Following Hurricane Harvey’s arrival to Port Arthur, Texas, it did not take long for reports to start coming in regarding Staphylococcus aureus and Vibrio vulnificus as well as various diarrheal diseases and vomiting among evacuees. It is no wonder as Hurricane Harvey was the king of cascading disasters. I remember the two explosions that began to reveal that high water was not going to be the main concern for our team.
The two explosions took place at a chemical facility full of peroxides. While the company had warned that explosions could be imminent, and county officials had already ordered the evacuation of people within 1.5 miles, there was no place for many to go and so we watched as smoke filled the air causing respiratory and skin irritation along with nausea and dizziness. The initial symptoms gradually diminished after a few weeks but gave way to more serious health issues caused by the plumes.
When it comes to the term “cascading” I guess we could say that the word means “adding insult to injury”. As it turns out, as the storm approached, energy companies began shutting refineries to protect their operations—emitting toxic gases in the process. Facilities have reported releasing more than 2 million pounds of hazardous chemicals into the air as the winds of Harvey picked up.
In one of the largest releases, the Chevron Phillips Chemical Cedar Bayou plant estimated that it emitted 28,505 pounds of benzene, a carcinogen, as part of its total release of more than 750,000 pounds of hazardous chemicals. Want proof? Sorry, although members of my team still struggle with health issues caused by these releases, State officials apparently “shut down” air monitors in the area “to protect them from the storm”.
Over one dozen Superfund Waste sites were compromised into the flood waters in which responders and evacuees both were wading in. Add in the heat strokes, illnesses, injuries and mental health issues and the hurricane itself was really not that big of a deal by comparison.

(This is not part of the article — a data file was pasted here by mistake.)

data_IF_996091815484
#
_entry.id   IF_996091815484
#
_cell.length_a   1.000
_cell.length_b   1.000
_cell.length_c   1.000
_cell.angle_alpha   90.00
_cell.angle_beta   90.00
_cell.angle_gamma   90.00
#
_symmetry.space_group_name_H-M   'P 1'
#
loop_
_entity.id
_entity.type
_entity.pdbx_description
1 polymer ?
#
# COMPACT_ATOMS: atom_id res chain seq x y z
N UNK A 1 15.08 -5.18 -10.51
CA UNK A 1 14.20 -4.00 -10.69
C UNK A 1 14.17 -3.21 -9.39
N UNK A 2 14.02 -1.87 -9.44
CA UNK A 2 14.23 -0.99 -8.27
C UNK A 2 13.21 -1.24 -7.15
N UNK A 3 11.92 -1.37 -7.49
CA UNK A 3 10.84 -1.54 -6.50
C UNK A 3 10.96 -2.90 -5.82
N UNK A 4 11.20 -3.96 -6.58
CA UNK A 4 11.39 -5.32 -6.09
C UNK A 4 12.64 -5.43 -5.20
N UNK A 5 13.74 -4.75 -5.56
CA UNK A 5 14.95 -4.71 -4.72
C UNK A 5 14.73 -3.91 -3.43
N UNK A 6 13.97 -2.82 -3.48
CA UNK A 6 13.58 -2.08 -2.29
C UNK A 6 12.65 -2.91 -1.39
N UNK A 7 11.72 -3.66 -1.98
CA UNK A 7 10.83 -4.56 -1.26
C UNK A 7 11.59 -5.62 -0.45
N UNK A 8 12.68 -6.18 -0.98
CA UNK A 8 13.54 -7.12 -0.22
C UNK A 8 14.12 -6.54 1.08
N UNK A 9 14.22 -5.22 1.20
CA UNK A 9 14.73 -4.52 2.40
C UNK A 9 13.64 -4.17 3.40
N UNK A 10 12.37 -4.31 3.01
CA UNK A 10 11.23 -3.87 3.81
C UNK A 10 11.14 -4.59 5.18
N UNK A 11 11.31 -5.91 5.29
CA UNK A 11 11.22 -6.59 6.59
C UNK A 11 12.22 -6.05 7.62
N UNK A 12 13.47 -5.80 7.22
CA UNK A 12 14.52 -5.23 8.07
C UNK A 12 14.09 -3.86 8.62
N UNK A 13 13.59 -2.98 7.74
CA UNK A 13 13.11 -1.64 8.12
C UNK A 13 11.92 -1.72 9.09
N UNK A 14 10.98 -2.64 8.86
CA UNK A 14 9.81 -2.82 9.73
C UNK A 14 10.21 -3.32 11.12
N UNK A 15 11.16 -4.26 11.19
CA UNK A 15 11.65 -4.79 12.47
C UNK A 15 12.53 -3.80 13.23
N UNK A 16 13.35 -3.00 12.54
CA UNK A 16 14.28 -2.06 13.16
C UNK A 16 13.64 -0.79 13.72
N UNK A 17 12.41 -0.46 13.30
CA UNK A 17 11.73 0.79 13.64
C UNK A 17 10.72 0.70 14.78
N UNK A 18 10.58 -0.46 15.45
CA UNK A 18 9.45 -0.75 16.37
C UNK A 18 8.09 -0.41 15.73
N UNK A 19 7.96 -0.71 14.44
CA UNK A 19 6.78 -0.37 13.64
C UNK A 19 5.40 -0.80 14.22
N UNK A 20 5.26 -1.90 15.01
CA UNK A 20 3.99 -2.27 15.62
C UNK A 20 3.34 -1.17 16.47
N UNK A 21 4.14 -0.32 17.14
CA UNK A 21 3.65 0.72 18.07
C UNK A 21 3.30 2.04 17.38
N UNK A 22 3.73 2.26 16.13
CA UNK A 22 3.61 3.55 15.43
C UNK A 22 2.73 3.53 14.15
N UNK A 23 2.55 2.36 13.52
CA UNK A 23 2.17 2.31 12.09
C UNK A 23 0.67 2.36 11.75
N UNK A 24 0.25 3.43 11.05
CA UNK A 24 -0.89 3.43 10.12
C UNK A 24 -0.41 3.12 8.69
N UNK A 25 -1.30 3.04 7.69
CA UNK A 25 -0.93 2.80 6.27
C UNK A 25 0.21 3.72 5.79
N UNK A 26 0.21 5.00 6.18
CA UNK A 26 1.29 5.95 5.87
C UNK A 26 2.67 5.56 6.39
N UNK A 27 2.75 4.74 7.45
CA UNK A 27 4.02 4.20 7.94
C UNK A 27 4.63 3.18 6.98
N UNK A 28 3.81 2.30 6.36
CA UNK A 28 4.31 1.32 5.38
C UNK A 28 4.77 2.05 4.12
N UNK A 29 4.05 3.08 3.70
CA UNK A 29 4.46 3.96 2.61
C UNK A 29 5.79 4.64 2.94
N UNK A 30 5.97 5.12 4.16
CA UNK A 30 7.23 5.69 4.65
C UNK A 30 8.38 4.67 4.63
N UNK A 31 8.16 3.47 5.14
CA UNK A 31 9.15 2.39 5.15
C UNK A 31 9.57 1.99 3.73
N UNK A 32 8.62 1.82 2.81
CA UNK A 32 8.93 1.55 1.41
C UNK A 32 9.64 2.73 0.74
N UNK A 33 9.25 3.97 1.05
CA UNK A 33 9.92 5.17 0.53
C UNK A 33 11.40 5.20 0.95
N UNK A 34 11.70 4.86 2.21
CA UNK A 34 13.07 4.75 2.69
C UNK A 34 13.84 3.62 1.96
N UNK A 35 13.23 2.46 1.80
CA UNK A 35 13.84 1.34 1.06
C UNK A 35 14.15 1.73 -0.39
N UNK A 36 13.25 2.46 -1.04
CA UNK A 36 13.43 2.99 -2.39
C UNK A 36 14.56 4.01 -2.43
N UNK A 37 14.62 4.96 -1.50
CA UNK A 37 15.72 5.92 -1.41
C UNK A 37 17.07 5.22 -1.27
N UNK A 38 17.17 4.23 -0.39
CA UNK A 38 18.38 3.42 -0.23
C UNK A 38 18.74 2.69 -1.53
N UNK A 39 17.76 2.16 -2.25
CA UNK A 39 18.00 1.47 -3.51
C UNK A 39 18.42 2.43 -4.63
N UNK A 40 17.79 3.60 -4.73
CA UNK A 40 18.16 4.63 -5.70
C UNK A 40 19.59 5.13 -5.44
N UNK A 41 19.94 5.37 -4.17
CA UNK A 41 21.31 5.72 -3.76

Nobody has a crystal ball and so nobody can look directly into the future and tell you that the next hurricane will cause a wave of Dengue brought on by a massive mosquito swarm that follows the storm due to temperatures and standing flood water. Nobody can tell you that today’s Texas tornado will compromise a hospital and send biological waste and surgical instruments out into the debris piles. If we had that crystal ball I would not be sick today nor would thousands of others.
Because there is no crystal ball, we have to opt for the best way to see into the future and that is to look backwards into history. The flu that followed Hurricane Sandy was the same as the flu that followed Saxby’s superstorm in 1865 that struck New Jersey over 100 years earlier. The lead chaff issues following the Joplin tornado had actually been experienced in Oklahoma and Ohio years earlier.
History holds the keys that today’s emergency managers and responders need to make the right decisions and to create truly comprehensive plans. Again, if you know me or follow this blog because you have heard me speak or have read my book, you know that I move forward in confidence because I know my history. You can too.
Entropy is a scientific concept, as well as a measurable physical property, that is most commonly associated with a state of disorder, randomness, or uncertainty. The term and the concept are used in diverse fields, from classical thermodynamics where it was first recognized to the microscopic description of nature in statistical physics and to the principles of information theory.
Too much? I was just trying to sound smart.
Entropy is Murphy’s law. Entropy is a reality of physics. All things in nature and human systems have a tendency to breakdown. This is nature’s way of seeking balance. It’s not a matter of “if” the unexpected will happen, it’s a matter of when! In other words, Anything that can go wrong will go wrong.
Time to rewrite a few plans. The icebergs tend to be bigger on the bottom…